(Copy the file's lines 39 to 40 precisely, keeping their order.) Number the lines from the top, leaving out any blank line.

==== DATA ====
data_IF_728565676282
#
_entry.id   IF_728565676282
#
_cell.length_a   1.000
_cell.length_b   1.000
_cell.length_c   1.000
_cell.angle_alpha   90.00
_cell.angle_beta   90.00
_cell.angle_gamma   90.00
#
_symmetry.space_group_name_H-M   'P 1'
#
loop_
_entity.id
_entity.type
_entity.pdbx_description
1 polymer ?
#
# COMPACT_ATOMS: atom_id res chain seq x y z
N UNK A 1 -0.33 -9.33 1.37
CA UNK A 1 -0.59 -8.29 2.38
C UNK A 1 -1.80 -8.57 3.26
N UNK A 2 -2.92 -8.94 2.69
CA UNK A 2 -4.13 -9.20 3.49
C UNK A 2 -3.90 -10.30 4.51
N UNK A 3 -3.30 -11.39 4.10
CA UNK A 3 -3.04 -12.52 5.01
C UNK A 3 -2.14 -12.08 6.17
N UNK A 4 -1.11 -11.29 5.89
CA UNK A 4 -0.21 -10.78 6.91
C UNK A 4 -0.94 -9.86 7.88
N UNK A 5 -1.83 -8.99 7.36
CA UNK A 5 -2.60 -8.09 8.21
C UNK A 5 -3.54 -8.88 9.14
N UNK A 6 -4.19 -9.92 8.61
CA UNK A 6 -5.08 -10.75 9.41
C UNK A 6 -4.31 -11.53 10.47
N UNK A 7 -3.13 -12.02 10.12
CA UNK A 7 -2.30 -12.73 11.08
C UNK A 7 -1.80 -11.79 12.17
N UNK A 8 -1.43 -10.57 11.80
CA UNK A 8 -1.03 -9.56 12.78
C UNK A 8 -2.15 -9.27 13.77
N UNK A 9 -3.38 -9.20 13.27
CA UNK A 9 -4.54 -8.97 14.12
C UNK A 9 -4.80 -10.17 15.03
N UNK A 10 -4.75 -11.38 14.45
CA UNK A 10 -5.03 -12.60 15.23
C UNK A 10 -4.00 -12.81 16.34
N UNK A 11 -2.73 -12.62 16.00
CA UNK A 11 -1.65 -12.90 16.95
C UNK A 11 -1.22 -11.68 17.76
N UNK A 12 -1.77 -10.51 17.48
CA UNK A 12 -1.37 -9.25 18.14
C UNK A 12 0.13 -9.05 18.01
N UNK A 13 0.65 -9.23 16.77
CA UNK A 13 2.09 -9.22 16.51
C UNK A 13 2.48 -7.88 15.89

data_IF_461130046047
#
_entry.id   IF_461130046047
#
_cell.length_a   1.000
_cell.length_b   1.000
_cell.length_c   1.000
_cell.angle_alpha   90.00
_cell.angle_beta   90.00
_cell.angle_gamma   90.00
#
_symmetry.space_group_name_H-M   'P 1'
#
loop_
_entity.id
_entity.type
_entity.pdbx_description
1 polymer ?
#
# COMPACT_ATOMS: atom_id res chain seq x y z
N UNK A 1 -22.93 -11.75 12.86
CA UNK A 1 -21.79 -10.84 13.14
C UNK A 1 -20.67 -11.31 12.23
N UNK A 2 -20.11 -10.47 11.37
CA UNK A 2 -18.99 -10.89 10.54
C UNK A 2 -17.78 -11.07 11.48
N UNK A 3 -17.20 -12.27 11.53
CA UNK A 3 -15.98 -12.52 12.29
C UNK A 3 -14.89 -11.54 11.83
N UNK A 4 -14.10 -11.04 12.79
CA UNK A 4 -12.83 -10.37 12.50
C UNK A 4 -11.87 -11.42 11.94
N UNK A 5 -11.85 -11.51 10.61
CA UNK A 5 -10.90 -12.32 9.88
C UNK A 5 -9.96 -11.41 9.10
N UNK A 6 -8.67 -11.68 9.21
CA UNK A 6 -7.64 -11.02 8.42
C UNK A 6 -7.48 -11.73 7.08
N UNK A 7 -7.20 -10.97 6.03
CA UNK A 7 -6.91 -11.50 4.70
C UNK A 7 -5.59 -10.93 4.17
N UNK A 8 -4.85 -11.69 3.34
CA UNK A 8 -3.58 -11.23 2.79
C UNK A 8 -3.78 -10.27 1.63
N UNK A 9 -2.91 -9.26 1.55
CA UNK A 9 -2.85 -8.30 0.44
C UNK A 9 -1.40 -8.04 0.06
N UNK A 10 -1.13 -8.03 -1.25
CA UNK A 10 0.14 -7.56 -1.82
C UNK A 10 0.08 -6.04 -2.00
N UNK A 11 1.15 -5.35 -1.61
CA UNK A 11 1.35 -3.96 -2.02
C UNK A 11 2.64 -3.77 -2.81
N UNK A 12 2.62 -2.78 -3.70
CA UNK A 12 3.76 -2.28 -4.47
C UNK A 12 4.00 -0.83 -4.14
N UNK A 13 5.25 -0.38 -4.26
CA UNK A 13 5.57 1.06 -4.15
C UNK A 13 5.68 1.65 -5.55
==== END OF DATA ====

N UNK A 7 -3.13 -12.02 10.12
CA UNK A 7 -2.30 -12.73 11.08